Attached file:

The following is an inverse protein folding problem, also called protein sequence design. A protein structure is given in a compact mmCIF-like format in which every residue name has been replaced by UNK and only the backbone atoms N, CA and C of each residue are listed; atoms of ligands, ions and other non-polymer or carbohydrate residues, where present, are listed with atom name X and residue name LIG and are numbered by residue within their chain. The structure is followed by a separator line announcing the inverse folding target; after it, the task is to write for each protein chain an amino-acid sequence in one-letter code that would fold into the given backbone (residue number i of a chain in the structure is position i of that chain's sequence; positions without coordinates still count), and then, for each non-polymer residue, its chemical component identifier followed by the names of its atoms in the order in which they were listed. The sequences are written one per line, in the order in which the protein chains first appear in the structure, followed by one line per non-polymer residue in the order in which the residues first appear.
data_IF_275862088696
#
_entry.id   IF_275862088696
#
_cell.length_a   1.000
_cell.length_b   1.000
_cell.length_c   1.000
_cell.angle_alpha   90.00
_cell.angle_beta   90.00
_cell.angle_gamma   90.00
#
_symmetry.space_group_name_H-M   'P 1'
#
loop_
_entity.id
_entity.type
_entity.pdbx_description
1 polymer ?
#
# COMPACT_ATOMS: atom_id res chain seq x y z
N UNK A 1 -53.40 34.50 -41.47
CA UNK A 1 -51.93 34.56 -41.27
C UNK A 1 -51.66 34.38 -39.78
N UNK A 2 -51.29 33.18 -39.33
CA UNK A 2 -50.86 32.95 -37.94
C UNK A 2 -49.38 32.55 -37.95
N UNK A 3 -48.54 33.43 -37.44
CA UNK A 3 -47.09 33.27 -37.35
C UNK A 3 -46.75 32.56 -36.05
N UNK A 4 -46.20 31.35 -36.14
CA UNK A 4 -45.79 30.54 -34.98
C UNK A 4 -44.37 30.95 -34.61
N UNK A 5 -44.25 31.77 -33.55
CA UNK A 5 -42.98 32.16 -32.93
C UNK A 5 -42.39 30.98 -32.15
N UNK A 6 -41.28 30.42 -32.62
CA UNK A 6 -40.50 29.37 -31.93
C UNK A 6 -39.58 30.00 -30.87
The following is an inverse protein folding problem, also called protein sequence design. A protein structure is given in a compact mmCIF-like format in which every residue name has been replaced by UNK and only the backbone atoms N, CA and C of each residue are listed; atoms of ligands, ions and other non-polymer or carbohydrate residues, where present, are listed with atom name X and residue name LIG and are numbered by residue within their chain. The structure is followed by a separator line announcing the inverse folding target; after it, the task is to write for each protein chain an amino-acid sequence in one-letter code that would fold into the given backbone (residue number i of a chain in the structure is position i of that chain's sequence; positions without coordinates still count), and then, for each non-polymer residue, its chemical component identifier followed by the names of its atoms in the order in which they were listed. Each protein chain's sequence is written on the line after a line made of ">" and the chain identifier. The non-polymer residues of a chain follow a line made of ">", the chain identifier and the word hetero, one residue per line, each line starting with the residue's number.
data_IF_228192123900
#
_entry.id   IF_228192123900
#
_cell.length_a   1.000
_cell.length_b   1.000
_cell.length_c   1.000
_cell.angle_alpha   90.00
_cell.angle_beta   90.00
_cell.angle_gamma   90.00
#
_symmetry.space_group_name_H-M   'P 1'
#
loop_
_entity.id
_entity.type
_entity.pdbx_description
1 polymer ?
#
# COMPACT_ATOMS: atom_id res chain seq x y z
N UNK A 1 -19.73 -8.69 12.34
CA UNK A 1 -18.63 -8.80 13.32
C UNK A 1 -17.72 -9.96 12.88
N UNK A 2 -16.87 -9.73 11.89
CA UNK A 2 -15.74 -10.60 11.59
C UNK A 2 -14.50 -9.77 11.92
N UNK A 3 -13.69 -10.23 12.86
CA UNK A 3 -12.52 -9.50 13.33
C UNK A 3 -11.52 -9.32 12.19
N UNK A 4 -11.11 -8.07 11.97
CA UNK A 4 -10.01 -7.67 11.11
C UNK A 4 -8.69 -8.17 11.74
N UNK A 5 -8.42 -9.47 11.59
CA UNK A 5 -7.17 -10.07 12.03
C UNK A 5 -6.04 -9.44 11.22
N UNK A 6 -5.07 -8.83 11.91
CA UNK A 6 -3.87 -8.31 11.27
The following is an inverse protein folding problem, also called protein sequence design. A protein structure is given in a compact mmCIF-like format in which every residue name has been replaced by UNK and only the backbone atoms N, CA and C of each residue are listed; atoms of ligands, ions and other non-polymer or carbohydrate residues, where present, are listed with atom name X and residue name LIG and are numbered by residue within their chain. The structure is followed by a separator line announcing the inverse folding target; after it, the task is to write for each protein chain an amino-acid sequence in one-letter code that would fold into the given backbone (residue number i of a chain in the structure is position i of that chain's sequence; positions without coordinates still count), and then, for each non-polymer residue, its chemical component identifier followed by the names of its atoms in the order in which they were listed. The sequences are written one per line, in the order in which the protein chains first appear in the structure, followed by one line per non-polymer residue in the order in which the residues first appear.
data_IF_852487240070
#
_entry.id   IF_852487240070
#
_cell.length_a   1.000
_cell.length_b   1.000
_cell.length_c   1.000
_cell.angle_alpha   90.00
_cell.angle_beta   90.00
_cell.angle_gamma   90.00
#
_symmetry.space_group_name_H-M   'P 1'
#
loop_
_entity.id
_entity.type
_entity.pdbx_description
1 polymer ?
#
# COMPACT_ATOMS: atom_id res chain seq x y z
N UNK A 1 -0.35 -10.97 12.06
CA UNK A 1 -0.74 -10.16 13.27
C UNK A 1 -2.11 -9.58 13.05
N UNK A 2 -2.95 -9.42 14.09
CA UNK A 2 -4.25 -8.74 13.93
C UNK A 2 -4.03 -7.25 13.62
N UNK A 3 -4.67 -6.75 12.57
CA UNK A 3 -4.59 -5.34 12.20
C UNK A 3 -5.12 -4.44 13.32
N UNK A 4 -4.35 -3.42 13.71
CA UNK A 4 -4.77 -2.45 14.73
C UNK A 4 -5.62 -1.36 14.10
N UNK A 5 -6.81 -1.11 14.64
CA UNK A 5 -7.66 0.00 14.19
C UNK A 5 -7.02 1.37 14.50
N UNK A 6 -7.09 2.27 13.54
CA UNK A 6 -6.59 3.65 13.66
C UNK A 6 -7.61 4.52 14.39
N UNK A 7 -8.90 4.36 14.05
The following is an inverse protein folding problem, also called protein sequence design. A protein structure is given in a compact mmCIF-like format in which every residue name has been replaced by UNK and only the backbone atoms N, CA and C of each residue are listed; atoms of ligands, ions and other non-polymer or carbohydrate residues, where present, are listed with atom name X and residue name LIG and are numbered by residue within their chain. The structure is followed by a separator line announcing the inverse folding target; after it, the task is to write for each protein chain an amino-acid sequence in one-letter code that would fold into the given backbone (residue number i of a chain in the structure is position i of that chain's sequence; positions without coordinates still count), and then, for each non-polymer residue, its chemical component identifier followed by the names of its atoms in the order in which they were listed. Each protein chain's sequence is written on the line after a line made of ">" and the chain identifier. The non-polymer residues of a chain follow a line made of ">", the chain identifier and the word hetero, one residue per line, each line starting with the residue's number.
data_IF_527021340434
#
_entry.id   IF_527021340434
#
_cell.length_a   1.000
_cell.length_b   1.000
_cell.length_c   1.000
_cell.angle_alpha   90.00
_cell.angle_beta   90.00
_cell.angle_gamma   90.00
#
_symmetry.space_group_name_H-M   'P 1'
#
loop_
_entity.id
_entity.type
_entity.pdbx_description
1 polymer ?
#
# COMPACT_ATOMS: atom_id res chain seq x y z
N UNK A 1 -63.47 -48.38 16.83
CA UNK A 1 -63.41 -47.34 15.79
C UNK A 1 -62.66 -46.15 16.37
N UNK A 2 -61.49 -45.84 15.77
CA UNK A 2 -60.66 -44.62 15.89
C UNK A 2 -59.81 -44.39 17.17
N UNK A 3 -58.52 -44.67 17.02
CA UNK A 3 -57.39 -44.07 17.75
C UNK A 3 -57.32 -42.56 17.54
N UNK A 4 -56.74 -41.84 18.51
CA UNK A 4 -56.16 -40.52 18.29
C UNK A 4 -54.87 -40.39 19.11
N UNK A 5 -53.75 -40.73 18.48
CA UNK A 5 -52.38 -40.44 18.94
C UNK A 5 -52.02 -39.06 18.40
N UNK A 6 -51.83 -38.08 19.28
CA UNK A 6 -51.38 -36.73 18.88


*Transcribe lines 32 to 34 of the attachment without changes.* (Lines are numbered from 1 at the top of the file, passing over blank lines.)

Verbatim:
CA UNK A 4 -45.79 30.54 -34.98
C UNK A 4 -44.37 30.95 -34.61
N UNK A 5 -44.25 31.77 -33.55